The government is to grant some concessions through the Central Bank to tackle losses incurred by Sri Lankan apparel exporters owing to the withdrawal of the EU GSP+ facility, Finance Ministry sources said.
The Central Bank has been directed to offset this loss for Small and Medium scale apparel exporters by providing some financial relief and the modalities of this relief package are being worked out.
Apparel sector trade unions are urging the government to impose conditions ensuring the job security and rights of workers when granting any concessions to apparel exporters. Free Trade Zone and General Employees’ Union Secretary General Anton Marcus told the Business Times that the Apparel Exporters Association has recently admitted that they have gained around 30% profits due to GSP+ benefits but they have failed to pass even a small portion of these profits to workers. The government should impose some conditions preventing them from the cutting down of jobs when granting any concessions for apparel factory owners, he said.
There are constant violations of labour rights even in the export processing zones located in the Western Province, where unions are established and the Department of Labour has easier access for monitoring purposes. Therefore he said that no concessions should be given to apparel factory owners who violate labour rights.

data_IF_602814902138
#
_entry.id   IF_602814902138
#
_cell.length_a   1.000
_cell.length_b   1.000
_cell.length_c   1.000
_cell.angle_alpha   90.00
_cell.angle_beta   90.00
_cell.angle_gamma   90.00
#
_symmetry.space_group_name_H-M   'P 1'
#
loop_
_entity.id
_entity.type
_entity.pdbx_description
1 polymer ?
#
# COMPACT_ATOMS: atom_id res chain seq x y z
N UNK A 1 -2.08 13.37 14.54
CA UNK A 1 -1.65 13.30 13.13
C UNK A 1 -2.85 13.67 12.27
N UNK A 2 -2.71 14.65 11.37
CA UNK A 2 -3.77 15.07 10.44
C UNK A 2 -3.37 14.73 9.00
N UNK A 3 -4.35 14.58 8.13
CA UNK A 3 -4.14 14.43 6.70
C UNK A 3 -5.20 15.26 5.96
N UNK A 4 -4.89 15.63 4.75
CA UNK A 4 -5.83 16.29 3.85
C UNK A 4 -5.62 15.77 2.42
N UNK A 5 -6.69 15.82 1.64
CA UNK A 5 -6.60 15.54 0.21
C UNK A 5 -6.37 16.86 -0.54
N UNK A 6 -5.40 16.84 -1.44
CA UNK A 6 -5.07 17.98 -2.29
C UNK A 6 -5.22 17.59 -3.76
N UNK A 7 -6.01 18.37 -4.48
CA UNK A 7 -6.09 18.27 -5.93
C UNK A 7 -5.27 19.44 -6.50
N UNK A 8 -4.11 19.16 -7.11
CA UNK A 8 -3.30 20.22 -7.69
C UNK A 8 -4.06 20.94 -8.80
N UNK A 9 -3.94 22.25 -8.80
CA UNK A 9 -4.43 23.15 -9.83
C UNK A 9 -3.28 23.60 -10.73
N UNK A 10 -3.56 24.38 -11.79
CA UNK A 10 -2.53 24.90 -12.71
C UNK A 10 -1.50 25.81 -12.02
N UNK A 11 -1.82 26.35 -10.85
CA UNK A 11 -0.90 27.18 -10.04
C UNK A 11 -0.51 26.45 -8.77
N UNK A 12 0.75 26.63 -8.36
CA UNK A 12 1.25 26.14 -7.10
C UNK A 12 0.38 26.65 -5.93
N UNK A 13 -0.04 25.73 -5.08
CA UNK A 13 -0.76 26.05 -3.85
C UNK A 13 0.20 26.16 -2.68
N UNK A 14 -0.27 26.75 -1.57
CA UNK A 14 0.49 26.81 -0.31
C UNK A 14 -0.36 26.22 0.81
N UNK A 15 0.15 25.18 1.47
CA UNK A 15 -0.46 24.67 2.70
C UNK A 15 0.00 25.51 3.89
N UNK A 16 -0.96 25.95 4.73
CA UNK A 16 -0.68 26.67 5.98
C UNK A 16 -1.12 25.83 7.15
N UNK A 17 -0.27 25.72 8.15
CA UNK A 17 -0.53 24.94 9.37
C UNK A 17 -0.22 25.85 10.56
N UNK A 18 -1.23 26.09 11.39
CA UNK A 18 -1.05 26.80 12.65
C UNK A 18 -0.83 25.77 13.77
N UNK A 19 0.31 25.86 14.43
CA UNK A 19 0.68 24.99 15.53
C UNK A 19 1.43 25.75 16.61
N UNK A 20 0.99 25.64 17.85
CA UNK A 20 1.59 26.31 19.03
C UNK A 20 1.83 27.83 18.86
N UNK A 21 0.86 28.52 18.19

According to the Central Bank, the GSP+ affected 30% of all apparel exports in 2009. A senior official of the Finance Ministry said that Sri Lankan businesses will be given access to international capital and debt markets for funding requirements at lower costs. He added that in addition to these action taken towards diversifying markets, negotiating with buyers, enhancing productivity, and reducing finance and input costs, will gradually offset the possible decline in competitiveness arising from the withdrawal of the GSP+ concessions.
An official of the leading apparel export company who wished to remain anonymous said that at least 100,000 jobs were at stake due to the withdrawal of these concessions with small and medium scale garment factories mostly affected.